Argentina will head to runoff presidential elections after the Unión Por la Patria (Union for the Homeland) candidate, Sergio Massa, the current Minister of Economy, secured an unanticipated 37 percent of the votes on October 22, beating far-right candidate Javier Milei, who received only 30 percent.
The result represents a shift compared to the PASO, or primary election, that took place in August when Milei, from the Libertad Avanza (Liberty Advances), emerged as the frontrunner.
Milei held onto the 30 percent of votes he received during the PASO, while Patricia Bullrich, the candidate of the conservative Junto por el Cambio (Together for Change) coalition, came in third with 23 percent of the vote. These results mean that Argentinians will return to the polls once more in November to vote for their next president.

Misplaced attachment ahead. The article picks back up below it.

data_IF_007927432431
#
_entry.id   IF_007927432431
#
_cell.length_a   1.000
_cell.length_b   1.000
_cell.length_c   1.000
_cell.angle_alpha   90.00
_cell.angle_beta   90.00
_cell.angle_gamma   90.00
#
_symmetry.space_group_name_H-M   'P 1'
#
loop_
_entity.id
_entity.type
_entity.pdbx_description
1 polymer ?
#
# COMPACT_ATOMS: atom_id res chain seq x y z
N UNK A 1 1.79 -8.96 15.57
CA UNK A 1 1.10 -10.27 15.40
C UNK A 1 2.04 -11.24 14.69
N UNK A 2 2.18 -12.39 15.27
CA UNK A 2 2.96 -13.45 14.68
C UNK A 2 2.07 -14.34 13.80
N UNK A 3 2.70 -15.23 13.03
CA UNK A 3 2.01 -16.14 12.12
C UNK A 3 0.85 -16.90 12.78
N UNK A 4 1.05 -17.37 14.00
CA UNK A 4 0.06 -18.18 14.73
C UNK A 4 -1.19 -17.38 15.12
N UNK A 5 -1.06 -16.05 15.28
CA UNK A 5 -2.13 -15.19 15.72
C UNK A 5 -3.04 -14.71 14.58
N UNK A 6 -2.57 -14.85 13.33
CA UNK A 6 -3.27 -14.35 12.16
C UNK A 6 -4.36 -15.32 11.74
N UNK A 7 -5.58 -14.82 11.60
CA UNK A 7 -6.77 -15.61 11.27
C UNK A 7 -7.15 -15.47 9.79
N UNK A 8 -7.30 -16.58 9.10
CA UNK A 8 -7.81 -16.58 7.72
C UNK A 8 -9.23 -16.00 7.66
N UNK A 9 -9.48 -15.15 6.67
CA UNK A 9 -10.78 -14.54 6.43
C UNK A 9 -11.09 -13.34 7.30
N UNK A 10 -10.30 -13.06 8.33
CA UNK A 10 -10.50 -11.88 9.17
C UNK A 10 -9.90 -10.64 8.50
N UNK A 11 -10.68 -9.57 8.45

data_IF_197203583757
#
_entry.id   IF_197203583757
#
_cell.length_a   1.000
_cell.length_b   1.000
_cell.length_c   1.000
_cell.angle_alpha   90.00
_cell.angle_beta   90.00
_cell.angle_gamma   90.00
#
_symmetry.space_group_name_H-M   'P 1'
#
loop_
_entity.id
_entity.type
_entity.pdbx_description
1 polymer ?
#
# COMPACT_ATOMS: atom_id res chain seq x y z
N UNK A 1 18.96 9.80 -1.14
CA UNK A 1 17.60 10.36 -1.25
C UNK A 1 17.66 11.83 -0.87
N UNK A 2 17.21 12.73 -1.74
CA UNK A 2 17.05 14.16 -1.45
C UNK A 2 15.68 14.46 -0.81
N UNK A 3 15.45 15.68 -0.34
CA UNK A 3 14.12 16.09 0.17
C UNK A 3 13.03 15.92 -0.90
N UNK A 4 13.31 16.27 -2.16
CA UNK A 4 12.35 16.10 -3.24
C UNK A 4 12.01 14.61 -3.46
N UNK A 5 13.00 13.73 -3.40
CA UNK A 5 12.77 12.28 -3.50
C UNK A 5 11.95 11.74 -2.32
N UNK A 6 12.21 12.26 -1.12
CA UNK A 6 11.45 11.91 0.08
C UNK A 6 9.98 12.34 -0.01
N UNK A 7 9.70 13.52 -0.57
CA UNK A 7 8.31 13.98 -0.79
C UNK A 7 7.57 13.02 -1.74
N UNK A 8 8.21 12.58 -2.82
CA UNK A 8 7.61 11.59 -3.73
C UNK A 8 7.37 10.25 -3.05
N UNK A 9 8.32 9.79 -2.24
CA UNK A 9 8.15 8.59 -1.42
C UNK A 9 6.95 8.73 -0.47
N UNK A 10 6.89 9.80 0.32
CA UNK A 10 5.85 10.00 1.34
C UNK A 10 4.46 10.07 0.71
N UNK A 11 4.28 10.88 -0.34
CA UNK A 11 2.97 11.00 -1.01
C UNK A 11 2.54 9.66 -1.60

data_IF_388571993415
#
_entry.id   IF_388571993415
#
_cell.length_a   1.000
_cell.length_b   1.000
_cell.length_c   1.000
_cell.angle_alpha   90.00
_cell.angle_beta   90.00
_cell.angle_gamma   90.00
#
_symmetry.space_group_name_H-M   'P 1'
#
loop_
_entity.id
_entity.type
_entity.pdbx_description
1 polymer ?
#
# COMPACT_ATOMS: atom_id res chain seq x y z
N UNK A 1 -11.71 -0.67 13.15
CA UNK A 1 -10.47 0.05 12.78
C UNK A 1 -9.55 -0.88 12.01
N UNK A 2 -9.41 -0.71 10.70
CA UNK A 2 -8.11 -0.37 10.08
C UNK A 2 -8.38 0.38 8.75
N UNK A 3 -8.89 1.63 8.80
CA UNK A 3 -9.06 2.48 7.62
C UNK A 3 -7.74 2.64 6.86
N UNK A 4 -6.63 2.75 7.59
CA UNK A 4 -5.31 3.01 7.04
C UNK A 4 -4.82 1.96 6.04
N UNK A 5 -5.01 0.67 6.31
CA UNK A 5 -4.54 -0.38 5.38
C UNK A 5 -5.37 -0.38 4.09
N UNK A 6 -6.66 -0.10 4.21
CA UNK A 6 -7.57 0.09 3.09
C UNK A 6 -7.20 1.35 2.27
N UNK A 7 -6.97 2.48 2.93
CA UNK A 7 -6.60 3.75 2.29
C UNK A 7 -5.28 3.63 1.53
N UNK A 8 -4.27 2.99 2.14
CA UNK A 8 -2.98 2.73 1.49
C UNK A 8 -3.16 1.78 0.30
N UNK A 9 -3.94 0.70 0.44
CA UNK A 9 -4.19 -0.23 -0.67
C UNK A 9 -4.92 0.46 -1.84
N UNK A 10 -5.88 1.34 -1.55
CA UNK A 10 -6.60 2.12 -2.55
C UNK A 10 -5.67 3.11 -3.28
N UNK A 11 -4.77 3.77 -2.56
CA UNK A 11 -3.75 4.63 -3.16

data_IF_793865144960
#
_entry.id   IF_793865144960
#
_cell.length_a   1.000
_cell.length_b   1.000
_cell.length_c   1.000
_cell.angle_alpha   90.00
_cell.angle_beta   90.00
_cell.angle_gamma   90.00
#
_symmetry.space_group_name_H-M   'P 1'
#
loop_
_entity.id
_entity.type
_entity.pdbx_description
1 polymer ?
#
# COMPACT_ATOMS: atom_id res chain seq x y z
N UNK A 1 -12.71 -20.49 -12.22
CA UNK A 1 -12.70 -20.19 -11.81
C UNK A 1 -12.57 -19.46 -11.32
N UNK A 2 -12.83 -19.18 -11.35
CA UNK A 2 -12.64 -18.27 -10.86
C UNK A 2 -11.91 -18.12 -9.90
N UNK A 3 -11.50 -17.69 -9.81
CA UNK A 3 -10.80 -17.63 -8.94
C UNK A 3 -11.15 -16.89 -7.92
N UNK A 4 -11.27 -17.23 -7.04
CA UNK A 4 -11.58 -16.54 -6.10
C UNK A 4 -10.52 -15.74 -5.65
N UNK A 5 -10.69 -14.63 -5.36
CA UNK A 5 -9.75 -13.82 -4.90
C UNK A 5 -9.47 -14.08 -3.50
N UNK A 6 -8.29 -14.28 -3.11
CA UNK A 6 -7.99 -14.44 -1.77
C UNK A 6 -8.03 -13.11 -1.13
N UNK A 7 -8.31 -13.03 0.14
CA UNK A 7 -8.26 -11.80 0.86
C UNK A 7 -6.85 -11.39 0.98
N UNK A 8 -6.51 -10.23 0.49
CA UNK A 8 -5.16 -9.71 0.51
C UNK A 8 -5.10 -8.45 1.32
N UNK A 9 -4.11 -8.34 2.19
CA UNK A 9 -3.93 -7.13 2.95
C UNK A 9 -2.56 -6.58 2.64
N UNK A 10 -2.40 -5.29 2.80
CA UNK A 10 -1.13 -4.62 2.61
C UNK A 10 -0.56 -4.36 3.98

Milei’s supporters have already alleged electoral fraud, a tactic used by supporters of Jair Bolsonaro and Donald Trump.
However, the shift in vote share is likely a result of efforts by the Union for the Homeland to address the concerns of the people as Argentina navigates a difficult economic period. Following the PASO, Massa’s Ministry implemented a series of measures that have brought at least partial alleviation of difficulties faced by the people, including a VAT refund on basic goods and support to informal workers.
These efforts also led to the election of the Union for the Homeland candidate, Axel Kicillof, as governor of the Buenos Aires province, in which he secured a victory over Néstor Grindetti from Together for Change.